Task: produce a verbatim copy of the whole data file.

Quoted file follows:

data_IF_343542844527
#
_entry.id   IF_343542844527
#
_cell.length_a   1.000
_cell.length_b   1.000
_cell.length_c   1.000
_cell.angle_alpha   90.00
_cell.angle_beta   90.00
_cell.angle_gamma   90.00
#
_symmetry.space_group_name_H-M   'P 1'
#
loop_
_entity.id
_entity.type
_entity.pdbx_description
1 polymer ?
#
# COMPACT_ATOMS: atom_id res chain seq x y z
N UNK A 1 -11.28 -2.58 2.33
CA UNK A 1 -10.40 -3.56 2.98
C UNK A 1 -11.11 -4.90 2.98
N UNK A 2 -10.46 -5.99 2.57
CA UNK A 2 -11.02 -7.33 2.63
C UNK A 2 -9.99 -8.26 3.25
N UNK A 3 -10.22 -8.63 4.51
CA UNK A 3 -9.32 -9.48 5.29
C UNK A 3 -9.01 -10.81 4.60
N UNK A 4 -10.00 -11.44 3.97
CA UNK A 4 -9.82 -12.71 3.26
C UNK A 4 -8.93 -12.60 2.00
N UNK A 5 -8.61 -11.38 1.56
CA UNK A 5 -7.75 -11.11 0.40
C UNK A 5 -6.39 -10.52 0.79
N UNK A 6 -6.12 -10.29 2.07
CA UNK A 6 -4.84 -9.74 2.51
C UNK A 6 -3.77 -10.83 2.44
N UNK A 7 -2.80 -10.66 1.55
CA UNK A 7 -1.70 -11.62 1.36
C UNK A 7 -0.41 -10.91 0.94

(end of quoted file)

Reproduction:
data_IF_343542844527
#
_entry.id   IF_343542844527
#
_cell.length_a   1.000
_cell.length_b   1.000
_cell.length_c   1.000
_cell.angle_alpha   90.00
_cell.angle_beta   90.00
_cell.angle_gamma   90.00
#
_symmetry.space_group_name_H-M   'P 1'
#
loop_
_entity.id
_entity.type
_entity.pdbx_description
1 polymer ?
#
# COMPACT_ATOMS: atom_id res chain seq x y z
N UNK A 1 -11.28 -2.58 2.33
CA UNK A 1 -10.40 -3.56 2.98
C UNK A 1 -11.11 -4.90 2.98
N UNK A 2 -10.46 -5.99 2.57
CA UNK A 2 -11.02 -7.33 2.63
C UNK A 2 -9.99 -8.26 3.25
N UNK A 3 -10.22 -8.63 4.51
CA UNK A 3 -9.32 -9.48 5.29
C UNK A 3 -9.01 -10.81 4.60
N UNK A 4 -10.00 -11.44 3.97
CA UNK A 4 -9.82 -12.71 3.26
C UNK A 4 -8.93 -12.60 2.00
N UNK A 5 -8.61 -11.38 1.56
CA UNK A 5 -7.75 -11.11 0.40
C UNK A 5 -6.39 -10.52 0.79
N UNK A 6 -6.12 -10.29 2.07
CA UNK A 6 -4.84 -9.74 2.51
C UNK A 6 -3.77 -10.83 2.44
N UNK A 7 -2.80 -10.66 1.55
CA UNK A 7 -1.70 -11.62 1.36
C UNK A 7 -0.41 -10.91 0.94